MS and Probiotics: Should You Overload on Yogurt?

Last updated: December 2021

In a previous post, I discussed the possible connection between gut health and multiple sclerosis. Some researchers believe that a lack of certain helpful bacteria in the digestive tract can adversely affect the immune system.

It has been suggested that strengthening the gut microbiome (the various bacteria in the gut) could suppress MS. But a researcher at the Mayo Clinic cautioned that studies are needed to test this theory.1

Should you jump the gun and back up the truck on yogurt and other probiotics?

There are many good probiotic choices

If you want to take probiotics in the hope of improving your digestive health, regardless of whether it helps MS, there are a myriad of choices. Not all are good, however.

Luckily, some of the tastiest fruits and vegetables are loaded with natural probiotics. These foods include refreshing watermelon, citrusy grapefruit, sweet bananas, crunchy carrots, versatile green beans, and colorful sweet red peppers. Our best choices are not limited to the produce aisle. Almonds, oats, barley, and bran are also helpful in the digestive process.

Not all probiotics are equal

Probiotics have become a big deal because more and more consumers are trying to eat healthy. According to one market research study, the global market for probiotics approached $55 billion last year and is expected to grow at more than 7% annually from 2021-2028.2

Food manufacturers are adding probiotics to muffins, cereal, cheese, snacks, and drinks. The trouble is that their health claims are sometimes supported only by company-funded studies.

Even health claims by yogurt manufacturers can be suspect. Several years ago, the Federal Trade Commission charged Dannon with making exaggerated health claims for its Activia yogurt and DanActive dairy drink. As part of a settlement, Dannon stopped claiming that one daily serving of Activia relieves irregularity and that DanActive helps people avoid catching colds or the flu.3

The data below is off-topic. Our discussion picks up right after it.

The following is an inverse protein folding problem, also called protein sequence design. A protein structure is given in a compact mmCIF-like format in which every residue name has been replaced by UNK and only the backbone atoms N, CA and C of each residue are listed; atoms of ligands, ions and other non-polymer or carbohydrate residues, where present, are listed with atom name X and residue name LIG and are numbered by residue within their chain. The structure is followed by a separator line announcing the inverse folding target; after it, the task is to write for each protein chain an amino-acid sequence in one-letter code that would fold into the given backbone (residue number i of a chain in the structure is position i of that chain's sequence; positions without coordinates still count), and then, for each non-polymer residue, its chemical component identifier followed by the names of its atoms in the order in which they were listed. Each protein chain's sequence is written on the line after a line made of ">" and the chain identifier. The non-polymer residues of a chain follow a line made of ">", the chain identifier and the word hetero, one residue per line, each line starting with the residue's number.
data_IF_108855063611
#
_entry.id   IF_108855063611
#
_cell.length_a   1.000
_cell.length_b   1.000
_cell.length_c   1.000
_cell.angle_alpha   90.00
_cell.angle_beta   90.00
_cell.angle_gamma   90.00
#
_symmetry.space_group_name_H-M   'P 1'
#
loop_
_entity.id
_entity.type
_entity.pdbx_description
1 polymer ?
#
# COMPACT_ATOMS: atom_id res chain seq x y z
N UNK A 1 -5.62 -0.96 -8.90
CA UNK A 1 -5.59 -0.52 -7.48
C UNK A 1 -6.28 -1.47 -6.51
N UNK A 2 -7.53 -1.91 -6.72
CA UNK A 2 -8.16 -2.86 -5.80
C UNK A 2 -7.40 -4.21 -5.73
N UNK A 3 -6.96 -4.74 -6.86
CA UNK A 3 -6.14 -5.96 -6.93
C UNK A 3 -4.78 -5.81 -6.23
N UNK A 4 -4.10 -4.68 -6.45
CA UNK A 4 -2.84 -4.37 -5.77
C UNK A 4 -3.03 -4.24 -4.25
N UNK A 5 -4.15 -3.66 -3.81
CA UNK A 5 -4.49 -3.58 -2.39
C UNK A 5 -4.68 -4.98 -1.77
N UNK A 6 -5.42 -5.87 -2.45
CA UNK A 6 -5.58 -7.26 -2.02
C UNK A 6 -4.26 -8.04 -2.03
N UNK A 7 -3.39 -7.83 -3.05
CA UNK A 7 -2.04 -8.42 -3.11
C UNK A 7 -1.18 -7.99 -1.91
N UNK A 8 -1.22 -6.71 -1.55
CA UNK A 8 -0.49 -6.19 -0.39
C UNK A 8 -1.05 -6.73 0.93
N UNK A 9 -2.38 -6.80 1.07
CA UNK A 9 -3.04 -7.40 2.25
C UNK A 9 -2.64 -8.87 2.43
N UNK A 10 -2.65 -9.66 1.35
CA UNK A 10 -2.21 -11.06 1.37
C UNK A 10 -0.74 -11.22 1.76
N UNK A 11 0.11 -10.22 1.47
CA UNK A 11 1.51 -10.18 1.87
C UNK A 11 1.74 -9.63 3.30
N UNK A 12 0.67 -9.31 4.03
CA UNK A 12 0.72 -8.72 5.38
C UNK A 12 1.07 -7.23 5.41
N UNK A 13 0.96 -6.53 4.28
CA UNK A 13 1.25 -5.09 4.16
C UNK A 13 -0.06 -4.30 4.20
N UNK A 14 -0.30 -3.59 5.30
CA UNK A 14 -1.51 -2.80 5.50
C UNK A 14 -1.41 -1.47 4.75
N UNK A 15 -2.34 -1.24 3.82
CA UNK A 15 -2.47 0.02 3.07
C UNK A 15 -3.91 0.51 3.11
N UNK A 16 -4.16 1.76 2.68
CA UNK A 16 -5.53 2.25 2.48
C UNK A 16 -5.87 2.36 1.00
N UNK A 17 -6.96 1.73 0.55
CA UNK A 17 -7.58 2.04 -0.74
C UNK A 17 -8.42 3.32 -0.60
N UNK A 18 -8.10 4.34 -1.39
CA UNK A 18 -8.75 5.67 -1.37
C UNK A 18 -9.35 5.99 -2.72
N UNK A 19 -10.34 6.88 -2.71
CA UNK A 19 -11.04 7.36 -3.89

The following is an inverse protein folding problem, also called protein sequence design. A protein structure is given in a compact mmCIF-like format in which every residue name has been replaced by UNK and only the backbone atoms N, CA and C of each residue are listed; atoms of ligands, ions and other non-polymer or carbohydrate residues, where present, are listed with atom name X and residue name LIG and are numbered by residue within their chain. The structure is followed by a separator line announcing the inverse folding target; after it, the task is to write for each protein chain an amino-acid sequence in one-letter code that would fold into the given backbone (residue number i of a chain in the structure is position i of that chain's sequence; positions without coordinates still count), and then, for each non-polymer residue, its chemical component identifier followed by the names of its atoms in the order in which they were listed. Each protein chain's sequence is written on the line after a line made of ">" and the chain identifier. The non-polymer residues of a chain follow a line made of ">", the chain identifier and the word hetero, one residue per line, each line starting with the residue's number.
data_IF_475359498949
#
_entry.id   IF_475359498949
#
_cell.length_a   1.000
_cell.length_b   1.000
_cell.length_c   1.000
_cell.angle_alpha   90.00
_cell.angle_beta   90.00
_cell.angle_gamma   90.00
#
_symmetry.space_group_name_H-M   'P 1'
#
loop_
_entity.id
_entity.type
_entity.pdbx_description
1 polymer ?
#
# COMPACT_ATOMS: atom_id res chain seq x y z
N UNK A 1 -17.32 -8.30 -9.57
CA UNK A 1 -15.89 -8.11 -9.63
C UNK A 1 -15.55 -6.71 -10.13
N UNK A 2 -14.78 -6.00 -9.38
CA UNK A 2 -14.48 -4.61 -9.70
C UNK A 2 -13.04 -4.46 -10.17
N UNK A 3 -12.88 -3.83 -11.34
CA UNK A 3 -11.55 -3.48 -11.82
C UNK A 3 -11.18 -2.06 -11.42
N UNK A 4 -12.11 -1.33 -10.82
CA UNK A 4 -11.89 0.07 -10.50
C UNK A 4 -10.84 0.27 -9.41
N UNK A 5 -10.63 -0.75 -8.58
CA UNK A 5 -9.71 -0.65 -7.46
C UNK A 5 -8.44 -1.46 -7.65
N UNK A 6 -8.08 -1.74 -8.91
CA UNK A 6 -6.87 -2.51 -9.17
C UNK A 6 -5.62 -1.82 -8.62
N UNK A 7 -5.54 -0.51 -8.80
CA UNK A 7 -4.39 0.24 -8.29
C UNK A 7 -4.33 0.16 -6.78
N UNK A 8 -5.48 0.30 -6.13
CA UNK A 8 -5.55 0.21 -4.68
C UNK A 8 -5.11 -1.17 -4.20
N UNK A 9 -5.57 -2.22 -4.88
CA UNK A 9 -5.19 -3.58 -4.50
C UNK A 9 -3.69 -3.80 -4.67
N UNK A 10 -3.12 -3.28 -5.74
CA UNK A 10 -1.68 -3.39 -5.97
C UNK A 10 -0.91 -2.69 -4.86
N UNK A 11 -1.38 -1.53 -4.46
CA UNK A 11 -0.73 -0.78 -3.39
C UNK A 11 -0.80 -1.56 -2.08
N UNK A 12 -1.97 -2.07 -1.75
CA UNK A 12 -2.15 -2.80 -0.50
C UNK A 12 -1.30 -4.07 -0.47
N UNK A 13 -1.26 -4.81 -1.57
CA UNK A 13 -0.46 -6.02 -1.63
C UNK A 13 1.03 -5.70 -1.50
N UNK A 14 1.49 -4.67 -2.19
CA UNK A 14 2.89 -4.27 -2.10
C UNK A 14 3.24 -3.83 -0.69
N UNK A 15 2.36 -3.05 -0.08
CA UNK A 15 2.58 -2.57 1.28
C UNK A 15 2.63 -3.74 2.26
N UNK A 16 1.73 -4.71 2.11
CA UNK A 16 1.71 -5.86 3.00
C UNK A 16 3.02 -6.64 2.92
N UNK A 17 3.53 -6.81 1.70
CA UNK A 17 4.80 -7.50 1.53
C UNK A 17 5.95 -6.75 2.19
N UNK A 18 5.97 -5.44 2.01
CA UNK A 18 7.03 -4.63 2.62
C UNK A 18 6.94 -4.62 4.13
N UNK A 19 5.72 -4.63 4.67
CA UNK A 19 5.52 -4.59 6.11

Don’t waste your money

The American Gastroenterology Association (AGA) published its recommendations on the role of probiotics in treating digestive disorders last year. It recommended taking probiotics mainly to treat Clostridioides difficile (C. diff) bacterial infections and other conditions if the patient is enrolled in a clinical trial.4

The AGA recognized that dozens of recent international probiotic studies are not comparable. The studies are given to people eating dissimilar diets and consuming different types of live bacteria. Since the studies are inconclusive, it probably doesn’t pay to budget for probiotic supplements.4

So how can food giants and nutritional supplement producers legally claim that probiotics improve gut health? It’s because the Food and Drug Administration permits the industry to make broad claims such as “promotes digestive health.” Marketers cross the line only when claiming that a product can prevent a specific condition, such as constipation or Crohn’s.

Eating smart is your best choice

The bottom line is nobody should hurt their bottom line by spending lavishly on gut health in a bottle or by eating Costco-sized vats of yogurt every day. But consuming natural foods containing probiotics is like the Yiddish joke about the leading man who collapses on stage during a performance. The stage manager looks out to the audience.

MANAGER: Is there a doctor in the house?

A young man rushes to the stage and examines the fallen actor.

WOMAN IN BALCONY: Give him chicken soup!

DOCTOR: I’m afraid he’s dead.

WOMAN IN BALCONY: Give him chicken soup!

DOCTOR: Lady, he’s dead. Chicken soup wouldn’t help.

WOMAN IN BALCONY: It couldn’t hurt!

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This article represents the opinions, thoughts, and experiences of the author; none of this content has been paid for by any advertiser. The team does not recommend or endorse any products or treatments discussed herein. Learn more about how we maintain editorial integrity here.

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